These Are Our Best Tips To Make Sans Rival

Make sure the one you make is a success!

The sans rival is the giant French macaron-like cake you grew up with and love! If you think about it, the French macaron and the sans rival (and its baby sister, the silvanas) are very similar. Both are made with egg whites whipped until fluffy. It’s sweet and loaded with crushed or finely chopped nuts. The difference is the kind of nuts that are commonly used for either: sans rival uses chopped cashews while macaron uses finely ground almonds. 

While many adore the French bite-sized dessert, the sans rival is still a super delicious full-sized cake that many of us continue to enjoy, especially during the holidays. If you are one of us, here are our best tips to make sure the one you make at home is a success!   

Photo by Riell Santos

1 Separate the eggs while cold.  

Did you know that the eggs are best separated when they are still cold? The low temperature keeps the egg yolk and whites more firm so it’s easier to separate without breaking the yolk and ruining your chance of whipping the egg whites to their highest peaks later. (Remember that even a little yolk in your egg whites can make it fail to whip up!) 

So, do yourself a favor and if you store your eggs in the refrigerator (We think you definitely should!), separate them before they warm up to room temperature. 

Photo by Pixabay

2 Warm your ingredients and “age” the egg whites. 

There’s a reason why baking recipes instruct you to let your ingredients all come to room temperature before starting. This is because most ingredients mix and blend better when at the same temperature and when a little warm. You might have noticed this when you try to blend cold butter and eggs together that results in a mixture that looks as if it is curdled. It just won’t mix! 

However, if you set this mixture aside and let the butter thaw a bit more and basically warm up, you will eventually be able to mix the two ingredients better. This is a classic example of why the temperature of your ingredients is important in baking. 


For this reason, egg whites are best whipped up when it’s no longer cold and have warmed. This isn’t the only reason, however. Egg whites not only will blend better when warm but they will also whip up more and hold the air better when it’s warm, too. The act of warming the egg whites is also a way of “aging” the egg whites.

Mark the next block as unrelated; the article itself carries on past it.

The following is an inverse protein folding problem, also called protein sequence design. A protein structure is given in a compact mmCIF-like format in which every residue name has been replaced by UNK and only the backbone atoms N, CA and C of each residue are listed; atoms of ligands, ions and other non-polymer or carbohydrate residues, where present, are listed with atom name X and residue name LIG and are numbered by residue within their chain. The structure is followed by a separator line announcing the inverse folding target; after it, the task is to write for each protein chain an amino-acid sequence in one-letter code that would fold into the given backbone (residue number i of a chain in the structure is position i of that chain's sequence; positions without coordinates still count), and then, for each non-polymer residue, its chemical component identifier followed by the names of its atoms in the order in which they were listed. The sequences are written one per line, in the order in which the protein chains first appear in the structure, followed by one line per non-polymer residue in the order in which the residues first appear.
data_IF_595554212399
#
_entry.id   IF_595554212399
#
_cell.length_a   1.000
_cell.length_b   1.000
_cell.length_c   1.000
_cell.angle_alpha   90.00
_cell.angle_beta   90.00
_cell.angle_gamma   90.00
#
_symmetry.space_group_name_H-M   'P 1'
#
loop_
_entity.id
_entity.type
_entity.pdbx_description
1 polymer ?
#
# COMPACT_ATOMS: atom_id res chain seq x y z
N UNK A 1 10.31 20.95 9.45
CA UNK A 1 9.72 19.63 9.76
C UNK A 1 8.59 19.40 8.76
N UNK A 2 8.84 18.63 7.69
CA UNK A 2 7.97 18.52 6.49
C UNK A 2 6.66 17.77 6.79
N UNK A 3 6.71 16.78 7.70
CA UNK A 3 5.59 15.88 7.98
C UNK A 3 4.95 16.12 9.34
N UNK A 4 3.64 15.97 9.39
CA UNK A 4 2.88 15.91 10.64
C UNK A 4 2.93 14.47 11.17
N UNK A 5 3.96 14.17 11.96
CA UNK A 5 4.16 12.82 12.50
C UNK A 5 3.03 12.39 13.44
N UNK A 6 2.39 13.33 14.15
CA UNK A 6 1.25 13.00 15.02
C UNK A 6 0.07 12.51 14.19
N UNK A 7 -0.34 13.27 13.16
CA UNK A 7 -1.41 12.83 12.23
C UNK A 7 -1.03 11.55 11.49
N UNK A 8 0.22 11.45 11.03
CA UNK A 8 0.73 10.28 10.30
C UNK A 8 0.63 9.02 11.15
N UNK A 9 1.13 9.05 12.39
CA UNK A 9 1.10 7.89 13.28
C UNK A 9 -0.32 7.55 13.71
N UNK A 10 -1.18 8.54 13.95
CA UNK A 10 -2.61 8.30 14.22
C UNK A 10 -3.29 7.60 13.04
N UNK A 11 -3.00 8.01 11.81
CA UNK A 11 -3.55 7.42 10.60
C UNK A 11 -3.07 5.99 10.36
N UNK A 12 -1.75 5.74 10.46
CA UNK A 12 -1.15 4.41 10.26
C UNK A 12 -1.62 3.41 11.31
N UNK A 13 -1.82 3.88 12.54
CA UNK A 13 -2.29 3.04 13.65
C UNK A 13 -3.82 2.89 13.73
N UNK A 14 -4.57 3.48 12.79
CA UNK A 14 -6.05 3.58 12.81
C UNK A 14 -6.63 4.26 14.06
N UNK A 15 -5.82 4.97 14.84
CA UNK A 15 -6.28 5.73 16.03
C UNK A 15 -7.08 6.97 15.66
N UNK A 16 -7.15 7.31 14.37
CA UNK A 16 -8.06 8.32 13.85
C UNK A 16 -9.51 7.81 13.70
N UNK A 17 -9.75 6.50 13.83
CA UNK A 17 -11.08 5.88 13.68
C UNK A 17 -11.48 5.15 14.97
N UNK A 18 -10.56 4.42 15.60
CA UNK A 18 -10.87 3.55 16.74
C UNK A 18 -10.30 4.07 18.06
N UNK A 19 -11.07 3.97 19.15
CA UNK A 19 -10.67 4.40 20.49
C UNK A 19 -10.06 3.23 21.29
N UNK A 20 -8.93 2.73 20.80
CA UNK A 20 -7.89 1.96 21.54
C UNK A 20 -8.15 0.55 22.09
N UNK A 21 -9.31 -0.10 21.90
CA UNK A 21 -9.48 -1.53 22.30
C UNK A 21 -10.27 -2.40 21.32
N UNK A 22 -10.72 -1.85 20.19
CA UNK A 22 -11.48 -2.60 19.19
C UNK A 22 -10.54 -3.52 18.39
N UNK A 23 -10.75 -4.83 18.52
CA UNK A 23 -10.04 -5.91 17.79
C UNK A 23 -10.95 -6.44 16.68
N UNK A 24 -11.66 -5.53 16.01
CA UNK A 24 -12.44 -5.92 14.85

The egg whites are especially firm when fresh so if you have older eggs where the egg whites are more liquid than gelatinous, this is the best kind of egg whites to whip into a meringue. Whipping the egg whites breaks down the whites so you’re doing your mixer (or your arm!) a favor by using eggs whites already halfway ready to be filled with air. 

Photo by Margo Lipa from Pixabay

3 Chop up the cashews finely but leave bigger bits for crunch. 

If you love the texture of the French macaron, you know it’s because of the almond flour. Almond flour is basically finely chopped almonds. It’s actually a few blitzes away from being almond butter! This tells you that if you want the same tender texture in your sans rival, you need to chop up the cashews a little finer.


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However, don’t chop them all up too finely! One of the best bites in the sans rival is the knowledge that you get the nutty cashew flavor as well as the crunch! Those bits of real cashews stirred in the meringue layers that are also pressed all over the outside of the cake make the sans rival irresistible!

So take the time to both finely chop and roughly chop two batches of cashews if necessary to create this unique texture difference in your cake. 

Photo by American Heritage Chocolate/Unsplash

4 Make the French buttercream. 

It may be a challenge but the nutty meringue layers are just the start of what makes it so delicious! The buttercream is the second component that takes this cake and makes it unrivaled in many people’s eyes. It’s super silky, buttery, and perfectly complements the sweet nuttiness of the dessert. 

To make the French buttercream a success, remember that to be vigilant when handling the egg yolks in the water bath. Keep whisking and stirring, and don’t let up! If you do, remove the yolks from the hot water so it won’t cook into scrambled eggs! (These clumps will not be delicious in your buttercream.) 

Master this technique and you will be able to make an equally silky Swiss buttercream with egg whites just as perfect for your other baking projects. 

If you find you can’t make the cake and instead feel the need to order it in, here are sans rival desserts you can have delivered: 


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